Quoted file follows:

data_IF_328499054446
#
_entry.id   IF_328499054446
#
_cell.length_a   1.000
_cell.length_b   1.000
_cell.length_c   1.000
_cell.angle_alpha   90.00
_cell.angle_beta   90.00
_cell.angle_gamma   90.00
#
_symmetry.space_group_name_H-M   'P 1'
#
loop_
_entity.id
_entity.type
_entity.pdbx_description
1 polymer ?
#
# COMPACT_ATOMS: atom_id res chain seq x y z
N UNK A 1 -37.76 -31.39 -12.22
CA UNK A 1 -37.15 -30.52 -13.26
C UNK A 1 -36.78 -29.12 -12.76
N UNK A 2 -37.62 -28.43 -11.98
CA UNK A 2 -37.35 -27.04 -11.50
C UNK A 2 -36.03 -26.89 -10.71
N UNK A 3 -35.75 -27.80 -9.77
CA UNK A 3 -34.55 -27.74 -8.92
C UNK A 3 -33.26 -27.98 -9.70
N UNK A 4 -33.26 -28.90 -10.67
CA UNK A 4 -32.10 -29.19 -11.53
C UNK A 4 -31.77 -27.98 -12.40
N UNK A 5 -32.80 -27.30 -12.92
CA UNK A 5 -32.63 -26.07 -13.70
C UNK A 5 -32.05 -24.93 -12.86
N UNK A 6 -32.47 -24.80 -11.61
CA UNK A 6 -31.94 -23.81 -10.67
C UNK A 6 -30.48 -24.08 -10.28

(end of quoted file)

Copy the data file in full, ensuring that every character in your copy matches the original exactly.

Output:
data_IF_328499054446
#
_entry.id   IF_328499054446
#
_cell.length_a   1.000
_cell.length_b   1.000
_cell.length_c   1.000
_cell.angle_alpha   90.00
_cell.angle_beta   90.00
_cell.angle_gamma   90.00
#
_symmetry.space_group_name_H-M   'P 1'
#
loop_
_entity.id
_entity.type
_entity.pdbx_description
1 polymer ?
#
# COMPACT_ATOMS: atom_id res chain seq x y z
N UNK A 1 -37.76 -31.39 -12.22
CA UNK A 1 -37.15 -30.52 -13.26
C UNK A 1 -36.78 -29.12 -12.76
N UNK A 2 -37.62 -28.43 -11.98
CA UNK A 2 -37.35 -27.04 -11.50
C UNK A 2 -36.03 -26.89 -10.71
N UNK A 3 -35.75 -27.80 -9.77
CA UNK A 3 -34.55 -27.74 -8.92
C UNK A 3 -33.26 -27.98 -9.70
N UNK A 4 -33.26 -28.90 -10.67
CA UNK A 4 -32.10 -29.19 -11.53
C UNK A 4 -31.77 -27.98 -12.40
N UNK A 5 -32.80 -27.30 -12.92
CA UNK A 5 -32.63 -26.07 -13.70
C UNK A 5 -32.05 -24.93 -12.86
N UNK A 6 -32.47 -24.80 -11.61
CA UNK A 6 -31.94 -23.81 -10.67
C UNK A 6 -30.48 -24.08 -10.28